Don’t Forget About Jordan, Yemen
The two Middle Eastern states are coping with internal protest movements of their own.
With news focused on the exciting (yet increasingly deadly) political upheaval in the center of Cairo, it’s easy to forget that other states in the Arab world are experiencing protests of their own. The popular revolutions in Tunisia and Egypt are certainly the most visible and ecstatic but dissent often takes a subtle form. In contrast to the clashes that have come to categorize the Egyptian demonstrations, other anti-government protests are starting to gain momentum, many of which have been peaceful and orderly.
While Egypt is often referred to as the most strategically vital state for Washington’s interests in the Middle East, two other pro-American governments are starting to feel the heat from their own populations: Yemen and Jordan.
Protests in the former should be assessed with a small dose of caution, not least because the Yemeni government is already dealing with internal conflicts, population growth and unemployment, along with water and oil shortages. Jordan, on the other hand, is strong, stable and wealthy enough to absorb demonstrations with a relative amount of success.
The last thing that Yemen’s autocratic president, Ali Abdullah Saleh, needed was another thorn in the side of his regime. The country is faced with a multitude of problems — a Houthi rebellion near the Saudi border, a secessionist movement in its southern provinces, declining oil reserves and a steady stream of young people entering the poor jobs market. Indeed, this is why thousands of Yemenis in the capital are protesting to begin with. Tired of an unhopeful future and an economy running well behind its oil-rich Persian Gulf neighbors, the Yemeni poor (running in the millions) are demanding that their government get serious about reform.
Yet when asked what reforms they would like to see, many in the demonstrations don’t exactly give reporters and journalists detailed answers. “We need freedom,” most say, but freedom encompasses a broad range of measures that a weak central government may not be able to take without jeopardizing its own position.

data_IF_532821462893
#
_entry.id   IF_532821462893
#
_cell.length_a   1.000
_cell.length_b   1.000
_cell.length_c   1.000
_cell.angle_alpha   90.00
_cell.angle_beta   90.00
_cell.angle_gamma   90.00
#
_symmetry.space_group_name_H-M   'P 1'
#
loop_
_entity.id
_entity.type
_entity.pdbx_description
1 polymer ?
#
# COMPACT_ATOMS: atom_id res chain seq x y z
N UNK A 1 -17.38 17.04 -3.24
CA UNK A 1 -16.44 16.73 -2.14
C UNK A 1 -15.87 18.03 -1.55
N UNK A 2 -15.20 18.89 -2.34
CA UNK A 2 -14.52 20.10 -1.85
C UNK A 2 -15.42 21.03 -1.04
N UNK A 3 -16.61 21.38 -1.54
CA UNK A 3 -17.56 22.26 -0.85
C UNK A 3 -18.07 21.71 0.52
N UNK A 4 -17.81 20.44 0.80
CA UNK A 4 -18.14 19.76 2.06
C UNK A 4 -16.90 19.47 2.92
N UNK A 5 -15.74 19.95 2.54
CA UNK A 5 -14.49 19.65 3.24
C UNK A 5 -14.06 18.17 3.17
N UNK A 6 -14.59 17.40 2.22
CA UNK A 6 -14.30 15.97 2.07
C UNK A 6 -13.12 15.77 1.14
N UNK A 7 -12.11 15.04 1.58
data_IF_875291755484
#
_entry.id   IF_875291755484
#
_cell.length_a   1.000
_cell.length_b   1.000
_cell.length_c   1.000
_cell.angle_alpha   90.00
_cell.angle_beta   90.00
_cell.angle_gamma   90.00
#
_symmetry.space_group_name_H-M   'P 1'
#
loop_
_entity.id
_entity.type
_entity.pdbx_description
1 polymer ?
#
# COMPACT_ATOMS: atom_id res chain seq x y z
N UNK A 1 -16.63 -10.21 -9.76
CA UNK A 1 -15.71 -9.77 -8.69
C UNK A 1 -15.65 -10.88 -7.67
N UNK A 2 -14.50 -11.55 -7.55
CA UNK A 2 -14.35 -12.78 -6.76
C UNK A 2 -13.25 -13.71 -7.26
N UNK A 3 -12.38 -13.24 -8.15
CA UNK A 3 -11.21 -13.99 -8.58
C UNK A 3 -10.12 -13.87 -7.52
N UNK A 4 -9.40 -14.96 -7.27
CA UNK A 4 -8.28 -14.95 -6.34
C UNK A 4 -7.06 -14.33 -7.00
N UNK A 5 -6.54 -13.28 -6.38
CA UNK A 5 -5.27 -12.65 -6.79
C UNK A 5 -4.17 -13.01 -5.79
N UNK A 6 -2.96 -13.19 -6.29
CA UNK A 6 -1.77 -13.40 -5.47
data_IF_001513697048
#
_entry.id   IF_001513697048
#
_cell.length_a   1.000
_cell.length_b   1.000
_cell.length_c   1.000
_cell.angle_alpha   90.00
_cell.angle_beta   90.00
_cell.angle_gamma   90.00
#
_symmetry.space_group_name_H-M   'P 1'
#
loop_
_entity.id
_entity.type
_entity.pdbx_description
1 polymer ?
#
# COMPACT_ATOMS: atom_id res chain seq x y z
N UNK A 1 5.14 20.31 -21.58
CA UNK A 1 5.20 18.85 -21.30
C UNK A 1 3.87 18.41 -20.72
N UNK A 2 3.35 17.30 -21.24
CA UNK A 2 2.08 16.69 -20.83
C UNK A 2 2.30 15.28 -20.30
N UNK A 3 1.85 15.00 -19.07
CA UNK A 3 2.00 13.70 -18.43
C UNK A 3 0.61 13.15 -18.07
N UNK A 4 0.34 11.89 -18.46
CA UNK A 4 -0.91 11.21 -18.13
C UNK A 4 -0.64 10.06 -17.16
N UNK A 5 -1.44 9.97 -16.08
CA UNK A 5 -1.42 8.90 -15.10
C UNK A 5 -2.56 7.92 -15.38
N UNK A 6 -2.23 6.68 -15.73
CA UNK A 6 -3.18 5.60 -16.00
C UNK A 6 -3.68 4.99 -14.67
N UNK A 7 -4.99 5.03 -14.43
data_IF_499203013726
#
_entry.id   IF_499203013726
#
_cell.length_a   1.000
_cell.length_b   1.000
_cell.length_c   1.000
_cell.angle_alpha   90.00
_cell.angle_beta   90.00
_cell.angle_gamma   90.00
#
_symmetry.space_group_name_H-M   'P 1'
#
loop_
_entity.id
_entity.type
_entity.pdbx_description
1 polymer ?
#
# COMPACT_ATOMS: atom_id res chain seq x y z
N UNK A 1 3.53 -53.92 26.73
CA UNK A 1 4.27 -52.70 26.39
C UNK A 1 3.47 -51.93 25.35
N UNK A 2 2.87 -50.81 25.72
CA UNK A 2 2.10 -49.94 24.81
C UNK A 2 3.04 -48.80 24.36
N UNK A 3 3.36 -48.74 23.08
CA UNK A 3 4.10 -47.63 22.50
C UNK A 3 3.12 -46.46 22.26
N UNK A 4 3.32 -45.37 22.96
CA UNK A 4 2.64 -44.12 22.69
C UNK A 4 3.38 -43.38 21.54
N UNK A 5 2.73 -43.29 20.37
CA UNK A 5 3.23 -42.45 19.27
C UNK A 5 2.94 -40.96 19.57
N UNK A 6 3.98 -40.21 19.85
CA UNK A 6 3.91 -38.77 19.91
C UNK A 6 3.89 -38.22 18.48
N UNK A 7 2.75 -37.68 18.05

Saleh and his band of military loyalists have been in power longer than Egypt’s Hosni Mubarak — a success that most autocrats around the world can only dream of accomplishing. Without a strong push from the protesters, it’s hard to fathom that Saleh would respond in a way that the protesters could find suitable.
The good news is that President Saleh understands he needs to take action. Addressing the nation, he announced that he will not run as a candidate during the 2013 presidential election; a concession that is eerily reminiscent of Mubarak’s pledge not to run this September. Saleh has also decided to increase the salaries of the military in an attempt to maintain their loyalty. Will the promise not to stand for election be good enough?
Jordan is another matter. While Jordanians are gathering in the cities to complain against high prices and poor education, few that live in or know Jordan believe that this will amount to anything resembling the Tunisian or Egyptian uprisings.
Contrary to other governments that hold a minimal amount of credibility or respect with their people, the Hashemite kingdom led by King Abdullah II is widely accepted by a large sector of Jordanian society. The monarchy rarely gets criticized harshly; the appointed government and parliament take on that role. This is visibly evident throughout the current discord inside the kingdom, with Jordanians directing their anger at the prime minister even though it is the King who dictates what goes on.
King Abdullah has already responded by dismissing Prime Minister Samir al-Rifai and replacing him with Marouf al-Bakhit, a former prime minister and monarchy loyalist. Similar to Saleh’s preemptive actions in Yemen, Abdullah has increased subsidies and lowered the price of fuel, hoping that these measures will help quell the protests before they manage to attain a mass following. The Islamic Action Front, the political wing of Jordan’s Muslim Brotherhood, refused to endorse Bakhit’s appointment though, arguing that the entire system of royal appointments needs to be revised.
That demand, however revolutionary, will most likely be cast aside by the monarchy as too radical a proposal. The king has the authority to appoint the prime minister, a tradition that will be difficult to change after sixty years of entrenched Hashemite rule But it is yet another indication of opposition forces and ordinary citizens in the Middle East starting to challenge the way things are run.
Washington need not worry about Jordan — the country is the most secure in the region and the political order is largely ingrained within Jordanian society. Yemen too, despite its instability, is not a major concern at this time. The protests have been peaceful and violence is confined to hotbeds of the anti-Saleh south.
Much depends on how Egypt evolves. If the demands of the protesters are marginalized by the regime, those participating in the Jordanian and Yemeni demonstrations may pack up their things and go home. But if Mubarak leaves or gives up authority, then both of these countries could be forced to grant more concessions in the face of an emboldened protest movement.